Ormerod: Why most things fail

Paul Ormerod’s „Why most things fail“ was published in 2005. Before the subprime crisis, but nevertheless it is a crisis book, that deals with information, lack of information and „bounded rationality“ (Stieglitz / Akerlof). The question is the very basic „why do companies fail?“ – a welcome antonym to all sorts of overconfident management literature. And it seems to me it is he last book written before Big Data came to life. Ormerod leaves some barriers to decision-making and predictive analysis – these are exactly the barriers companies – such as Google or Amazon – try to break.


„The capacity of firms to deal with market situations in a cognitive sense, their capacity to process information and turn it into knowledge, is small compared to the sheer scale oft he problems which confront them. Companies can never deal completely with the complexity of the real world.“

Ormerod points out, that individual and corporations have to deal with limited knowledge and limited capacities to make sense of the knowledge that is available to them. This is the only reason, why such powerful institutions such as market research and advertising came to life. Individuals don’t know what they want, neither do the companies, but they invest billions to find out. Big Data basically is just the next step after market research and advertisement.

In economics there is a contrasting movement between the amount of information companies try to achieve and economists evaluation of the power of rationality. The latest concept (I leave out Nate Silver’s take on Bayes here, because „The Signal and the Noise“ is more about reasoning) is Stieglitz’ and Akerlof nobelprize-winning concept of bounded rationality: Agents „lack complete information“ and some agents even have more information than others – information is „asymmetrical“.

And just in case, all information was available to the individual, would be willing to make sense of it. As Daniel Kahnemann in „Thinking, fast and slow“ argues, we rather live our life in an easy way before we bother to start thinking. Humans are just no analytical beings, they are intuitive. We would simply go crazy, if we would estimate what is happening around us all the time, we decide on the basis of our experiences.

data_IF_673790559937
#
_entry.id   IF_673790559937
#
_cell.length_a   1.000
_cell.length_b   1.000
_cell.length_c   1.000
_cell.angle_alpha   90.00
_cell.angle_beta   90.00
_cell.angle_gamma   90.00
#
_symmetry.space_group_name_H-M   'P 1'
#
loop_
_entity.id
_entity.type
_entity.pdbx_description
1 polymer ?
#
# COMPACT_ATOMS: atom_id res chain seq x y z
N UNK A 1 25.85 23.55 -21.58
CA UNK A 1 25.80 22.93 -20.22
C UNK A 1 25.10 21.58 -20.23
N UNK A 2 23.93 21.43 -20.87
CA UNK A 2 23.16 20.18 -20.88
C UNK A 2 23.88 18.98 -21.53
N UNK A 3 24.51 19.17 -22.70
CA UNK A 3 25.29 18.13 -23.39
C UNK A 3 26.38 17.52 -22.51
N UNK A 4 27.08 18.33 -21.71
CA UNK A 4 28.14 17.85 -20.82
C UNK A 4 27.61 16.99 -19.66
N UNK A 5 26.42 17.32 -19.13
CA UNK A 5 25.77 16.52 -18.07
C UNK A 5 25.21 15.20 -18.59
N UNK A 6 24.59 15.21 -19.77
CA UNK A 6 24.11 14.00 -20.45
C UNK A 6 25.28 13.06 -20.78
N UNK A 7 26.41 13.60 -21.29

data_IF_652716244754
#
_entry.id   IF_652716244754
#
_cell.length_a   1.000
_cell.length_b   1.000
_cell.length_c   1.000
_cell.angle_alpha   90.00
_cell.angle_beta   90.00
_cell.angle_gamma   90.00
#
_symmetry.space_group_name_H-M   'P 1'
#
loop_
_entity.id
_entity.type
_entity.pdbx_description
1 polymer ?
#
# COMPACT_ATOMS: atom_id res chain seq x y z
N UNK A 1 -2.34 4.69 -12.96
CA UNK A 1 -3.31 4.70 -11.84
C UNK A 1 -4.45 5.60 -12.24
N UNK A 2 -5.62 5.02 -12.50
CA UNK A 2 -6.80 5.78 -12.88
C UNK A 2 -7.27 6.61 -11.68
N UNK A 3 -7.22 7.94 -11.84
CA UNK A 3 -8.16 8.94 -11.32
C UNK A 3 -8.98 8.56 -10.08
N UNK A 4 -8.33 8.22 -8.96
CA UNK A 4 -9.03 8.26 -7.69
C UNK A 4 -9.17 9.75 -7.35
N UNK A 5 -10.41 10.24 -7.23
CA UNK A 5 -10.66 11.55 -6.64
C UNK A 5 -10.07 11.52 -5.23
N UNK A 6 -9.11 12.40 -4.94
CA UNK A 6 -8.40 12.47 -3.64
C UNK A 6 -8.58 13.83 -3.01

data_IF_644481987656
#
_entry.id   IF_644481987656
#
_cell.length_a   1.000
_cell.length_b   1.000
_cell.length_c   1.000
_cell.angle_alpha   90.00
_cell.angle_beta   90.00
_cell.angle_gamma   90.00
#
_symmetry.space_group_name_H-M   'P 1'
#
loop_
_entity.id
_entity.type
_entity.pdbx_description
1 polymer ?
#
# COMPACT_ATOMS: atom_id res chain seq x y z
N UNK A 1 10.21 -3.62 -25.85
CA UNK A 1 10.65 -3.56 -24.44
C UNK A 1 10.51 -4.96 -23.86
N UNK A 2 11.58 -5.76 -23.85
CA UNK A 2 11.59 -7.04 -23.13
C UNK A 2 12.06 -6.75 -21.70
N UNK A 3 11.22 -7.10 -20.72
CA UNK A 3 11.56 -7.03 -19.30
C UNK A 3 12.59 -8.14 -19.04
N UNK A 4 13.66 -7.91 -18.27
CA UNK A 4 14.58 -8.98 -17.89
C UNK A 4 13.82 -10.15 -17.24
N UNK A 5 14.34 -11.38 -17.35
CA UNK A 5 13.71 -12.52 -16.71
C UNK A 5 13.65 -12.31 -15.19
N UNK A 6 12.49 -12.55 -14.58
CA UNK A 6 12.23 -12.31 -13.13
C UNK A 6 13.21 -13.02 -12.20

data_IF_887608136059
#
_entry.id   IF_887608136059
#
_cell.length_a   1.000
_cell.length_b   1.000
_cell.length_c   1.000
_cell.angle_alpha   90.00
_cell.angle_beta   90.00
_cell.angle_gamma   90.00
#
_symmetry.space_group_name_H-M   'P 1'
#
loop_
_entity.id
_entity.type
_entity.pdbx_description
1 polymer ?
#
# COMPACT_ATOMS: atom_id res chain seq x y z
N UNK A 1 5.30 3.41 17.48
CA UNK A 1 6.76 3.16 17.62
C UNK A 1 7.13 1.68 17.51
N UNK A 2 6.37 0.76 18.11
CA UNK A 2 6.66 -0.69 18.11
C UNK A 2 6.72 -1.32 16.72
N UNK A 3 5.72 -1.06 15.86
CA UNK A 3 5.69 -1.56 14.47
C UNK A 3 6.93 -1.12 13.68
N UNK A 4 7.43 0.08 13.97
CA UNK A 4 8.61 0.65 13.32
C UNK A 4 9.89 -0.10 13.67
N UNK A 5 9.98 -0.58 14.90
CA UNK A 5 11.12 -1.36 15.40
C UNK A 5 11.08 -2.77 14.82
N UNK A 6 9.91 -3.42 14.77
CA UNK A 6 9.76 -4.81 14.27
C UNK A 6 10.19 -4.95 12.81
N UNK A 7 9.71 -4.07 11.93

Without explicitely mentioning Big Data Ormerod still opens wide the curtail for Large-Scale Analysis: „Modern mathematical techniques can identify the proportion of the sequence that contained recognizable patterns (…). The existence of a relatively high ratio of ,signal’ to ‚noise’ is a necessary condition for reasonable forecasts of the relevant data series to be made.“ Nevertheless it there will always remain an „inherent lack of predictability“, „it is simply not possible to make accurate forecasts about the future“, writes Ormerod.

Nevertheless, it has to be acknowledged, that Ormerod speaks about „historical data“ exclusively. Projects such as Google Now deal a lot with real-time data correlated with historical data – it is yet unknown, what this will mean at least for the immediate future.

„In other words, even when we have all the data and all the information that exists in a particular context, uncertainty can still prevail“, writes Ormerod. Why? Because of the different concepts of risk and uncertainty. Risk is quantitive (“Risk refers to situations in which the outcome cannot be known with certainty, but the probability of any outcome is understood perfectly.”), whereas uncertainty “refers to situations in which the probability of the various outcomes is itself unknown”.

To Ormerod the quantitative processing of social data only makes sense „if the economy and society are like giant machines, and all we need to do to predict and control them is to assemble enough data and information and analyze it sufficiently cleverly“. And this is exactly what Joseph Weizenbaum was already refering to in 1976 mentioning the „Computermetapher“. It is exactly what transhumanists like Ray Kurzweil are dreaming about. It is basically where all our paranoia about identity and data privacy comes from. But the good news is: as long as we humans make failures, we are still humans.

„Why most Things fail – Evolution, Extinction and Economics“ from Paul Ormerod. Published in 2005 by faber and faber. £8.99. 



2 thoughts on “Ormerod: Why most things fail

  1. Pingback: Silver: The Signal and the Noise | techandwhite

  2. Pingback: Lewis: Flashboys | techandwhite

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